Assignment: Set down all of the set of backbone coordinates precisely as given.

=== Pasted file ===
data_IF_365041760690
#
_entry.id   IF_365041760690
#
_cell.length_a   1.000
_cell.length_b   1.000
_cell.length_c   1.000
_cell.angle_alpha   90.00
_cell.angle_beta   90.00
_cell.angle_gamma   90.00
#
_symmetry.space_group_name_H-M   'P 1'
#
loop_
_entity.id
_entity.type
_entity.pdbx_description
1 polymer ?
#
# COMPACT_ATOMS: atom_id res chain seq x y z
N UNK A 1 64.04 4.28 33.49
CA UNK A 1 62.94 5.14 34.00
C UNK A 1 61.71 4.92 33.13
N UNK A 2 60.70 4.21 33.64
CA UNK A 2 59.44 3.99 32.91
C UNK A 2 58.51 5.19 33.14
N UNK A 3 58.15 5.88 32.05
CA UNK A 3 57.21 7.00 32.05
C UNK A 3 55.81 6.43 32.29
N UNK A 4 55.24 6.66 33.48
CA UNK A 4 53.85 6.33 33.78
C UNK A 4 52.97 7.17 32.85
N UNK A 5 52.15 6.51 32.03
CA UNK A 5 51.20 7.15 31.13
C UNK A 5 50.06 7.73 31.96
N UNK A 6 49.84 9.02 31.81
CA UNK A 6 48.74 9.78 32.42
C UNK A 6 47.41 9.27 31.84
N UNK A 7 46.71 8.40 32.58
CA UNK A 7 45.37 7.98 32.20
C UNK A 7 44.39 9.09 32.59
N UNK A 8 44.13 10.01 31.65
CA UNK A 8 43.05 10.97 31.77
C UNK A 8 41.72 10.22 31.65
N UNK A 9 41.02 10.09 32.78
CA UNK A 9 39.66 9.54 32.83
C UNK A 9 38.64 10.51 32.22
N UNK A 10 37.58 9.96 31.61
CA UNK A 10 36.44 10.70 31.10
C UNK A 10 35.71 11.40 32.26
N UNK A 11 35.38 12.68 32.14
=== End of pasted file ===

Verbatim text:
data_IF_365041760690
#
_entry.id   IF_365041760690
#
_cell.length_a   1.000
_cell.length_b   1.000
_cell.length_c   1.000
_cell.angle_alpha   90.00
_cell.angle_beta   90.00
_cell.angle_gamma   90.00
#
_symmetry.space_group_name_H-M   'P 1'
#
loop_
_entity.id
_entity.type
_entity.pdbx_description
1 polymer ?
#
# COMPACT_ATOMS: atom_id res chain seq x y z
N UNK A 1 64.04 4.28 33.49
CA UNK A 1 62.94 5.14 34.00
C UNK A 1 61.71 4.92 33.13
N UNK A 2 60.70 4.21 33.64
CA UNK A 2 59.44 3.99 32.91
C UNK A 2 58.51 5.19 33.14
N UNK A 3 58.15 5.88 32.05
CA UNK A 3 57.21 7.00 32.05
C UNK A 3 55.81 6.43 32.29
N UNK A 4 55.24 6.66 33.48
CA UNK A 4 53.85 6.33 33.78
C UNK A 4 52.97 7.17 32.85
N UNK A 5 52.15 6.51 32.03
CA UNK A 5 51.20 7.15 31.13
C UNK A 5 50.06 7.73 31.96
N UNK A 6 49.84 9.02 31.81
CA UNK A 6 48.74 9.78 32.42
C UNK A 6 47.41 9.27 31.84
N UNK A 7 46.71 8.40 32.58
CA UNK A 7 45.37 7.98 32.20
C UNK A 7 44.39 9.09 32.59
N UNK A 8 44.13 10.01 31.65
CA UNK A 8 43.05 10.97 31.77
C UNK A 8 41.72 10.22 31.65
N UNK A 9 41.02 10.09 32.78
CA UNK A 9 39.66 9.54 32.83
C UNK A 9 38.64 10.51 32.22
N UNK A 10 37.58 9.96 31.61
CA UNK A 10 36.44 10.70 31.10
C UNK A 10 35.71 11.40 32.26
N UNK A 11 35.38 12.68 32.14